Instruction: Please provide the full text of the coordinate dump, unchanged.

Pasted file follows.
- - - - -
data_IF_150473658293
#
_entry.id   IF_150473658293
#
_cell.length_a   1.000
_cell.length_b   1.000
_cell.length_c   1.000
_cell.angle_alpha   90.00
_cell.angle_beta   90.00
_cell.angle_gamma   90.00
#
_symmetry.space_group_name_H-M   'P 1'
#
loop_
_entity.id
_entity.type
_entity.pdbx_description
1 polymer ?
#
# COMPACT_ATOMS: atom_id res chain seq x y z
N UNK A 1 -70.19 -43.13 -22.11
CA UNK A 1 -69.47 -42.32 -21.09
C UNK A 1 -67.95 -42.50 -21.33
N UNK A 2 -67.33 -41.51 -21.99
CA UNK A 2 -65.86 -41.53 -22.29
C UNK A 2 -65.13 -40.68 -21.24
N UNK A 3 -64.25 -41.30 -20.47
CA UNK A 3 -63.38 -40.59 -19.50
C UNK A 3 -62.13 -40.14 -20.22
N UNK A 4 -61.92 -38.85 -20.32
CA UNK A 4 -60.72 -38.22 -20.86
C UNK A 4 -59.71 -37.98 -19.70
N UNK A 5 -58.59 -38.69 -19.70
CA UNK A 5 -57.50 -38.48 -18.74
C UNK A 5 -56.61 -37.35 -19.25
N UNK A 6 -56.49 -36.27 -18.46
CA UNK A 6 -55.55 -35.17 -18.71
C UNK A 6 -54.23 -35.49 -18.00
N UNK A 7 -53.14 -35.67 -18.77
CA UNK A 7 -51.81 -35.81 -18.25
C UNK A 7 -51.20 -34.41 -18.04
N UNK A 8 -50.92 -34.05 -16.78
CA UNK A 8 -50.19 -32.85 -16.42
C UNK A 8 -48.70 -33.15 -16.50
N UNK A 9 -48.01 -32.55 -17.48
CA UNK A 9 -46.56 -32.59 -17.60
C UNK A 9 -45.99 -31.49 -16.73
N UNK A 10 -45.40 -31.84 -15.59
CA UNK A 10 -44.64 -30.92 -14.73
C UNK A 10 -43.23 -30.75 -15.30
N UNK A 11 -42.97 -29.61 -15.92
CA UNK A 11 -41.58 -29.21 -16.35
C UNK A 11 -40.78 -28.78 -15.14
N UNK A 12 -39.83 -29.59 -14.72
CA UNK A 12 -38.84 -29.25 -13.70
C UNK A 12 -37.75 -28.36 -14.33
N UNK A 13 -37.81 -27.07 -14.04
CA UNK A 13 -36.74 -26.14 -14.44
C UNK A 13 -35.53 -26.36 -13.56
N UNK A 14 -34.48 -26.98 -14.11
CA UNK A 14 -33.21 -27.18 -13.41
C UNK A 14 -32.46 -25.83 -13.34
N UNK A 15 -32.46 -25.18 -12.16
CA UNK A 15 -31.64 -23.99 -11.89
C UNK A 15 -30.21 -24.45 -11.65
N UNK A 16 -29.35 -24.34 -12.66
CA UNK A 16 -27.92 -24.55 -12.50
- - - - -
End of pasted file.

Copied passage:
data_IF_150473658293
#
_entry.id   IF_150473658293
#
_cell.length_a   1.000
_cell.length_b   1.000
_cell.length_c   1.000
_cell.angle_alpha   90.00
_cell.angle_beta   90.00
_cell.angle_gamma   90.00
#
_symmetry.space_group_name_H-M   'P 1'
#
loop_
_entity.id
_entity.type
_entity.pdbx_description
1 polymer ?
#
# COMPACT_ATOMS: atom_id res chain seq x y z
N UNK A 1 -70.19 -43.13 -22.11
CA UNK A 1 -69.47 -42.32 -21.09
C UNK A 1 -67.95 -42.50 -21.33
N UNK A 2 -67.33 -41.51 -21.99
CA UNK A 2 -65.86 -41.53 -22.29
C UNK A 2 -65.13 -40.68 -21.24
N UNK A 3 -64.25 -41.30 -20.47
CA UNK A 3 -63.38 -40.59 -19.50
C UNK A 3 -62.13 -40.14 -20.22
N UNK A 4 -61.92 -38.85 -20.32
CA UNK A 4 -60.72 -38.22 -20.86
C UNK A 4 -59.71 -37.98 -19.70
N UNK A 5 -58.59 -38.69 -19.70
CA UNK A 5 -57.50 -38.48 -18.74
C UNK A 5 -56.61 -37.35 -19.25
N UNK A 6 -56.49 -36.27 -18.46
CA UNK A 6 -55.55 -35.17 -18.71
C UNK A 6 -54.23 -35.49 -18.00
N UNK A 7 -53.14 -35.67 -18.77
CA UNK A 7 -51.81 -35.81 -18.25
C UNK A 7 -51.20 -34.41 -18.04
N UNK A 8 -50.92 -34.05 -16.78
CA UNK A 8 -50.19 -32.85 -16.42
C UNK A 8 -48.70 -33.15 -16.50
N UNK A 9 -48.01 -32.55 -17.48
CA UNK A 9 -46.56 -32.59 -17.60
C UNK A 9 -45.99 -31.49 -16.73
N UNK A 10 -45.40 -31.84 -15.59
CA UNK A 10 -44.64 -30.92 -14.73
C UNK A 10 -43.23 -30.75 -15.30
N UNK A 11 -42.97 -29.61 -15.92
CA UNK A 11 -41.58 -29.21 -16.35
C UNK A 11 -40.78 -28.78 -15.14
N UNK A 12 -39.83 -29.59 -14.72
CA UNK A 12 -38.84 -29.25 -13.70
C UNK A 12 -37.75 -28.36 -14.33
N UNK A 13 -37.81 -27.07 -14.04
CA UNK A 13 -36.74 -26.14 -14.44
C UNK A 13 -35.53 -26.36 -13.56
N UNK A 14 -34.48 -26.98 -14.11
CA UNK A 14 -33.21 -27.18 -13.41
C UNK A 14 -32.46 -25.83 -13.34
N UNK A 15 -32.46 -25.18 -12.16
CA UNK A 15 -31.64 -23.99 -11.89
C UNK A 15 -30.21 -24.45 -11.65
N UNK A 16 -29.35 -24.34 -12.66
CA UNK A 16 -27.92 -24.55 -12.50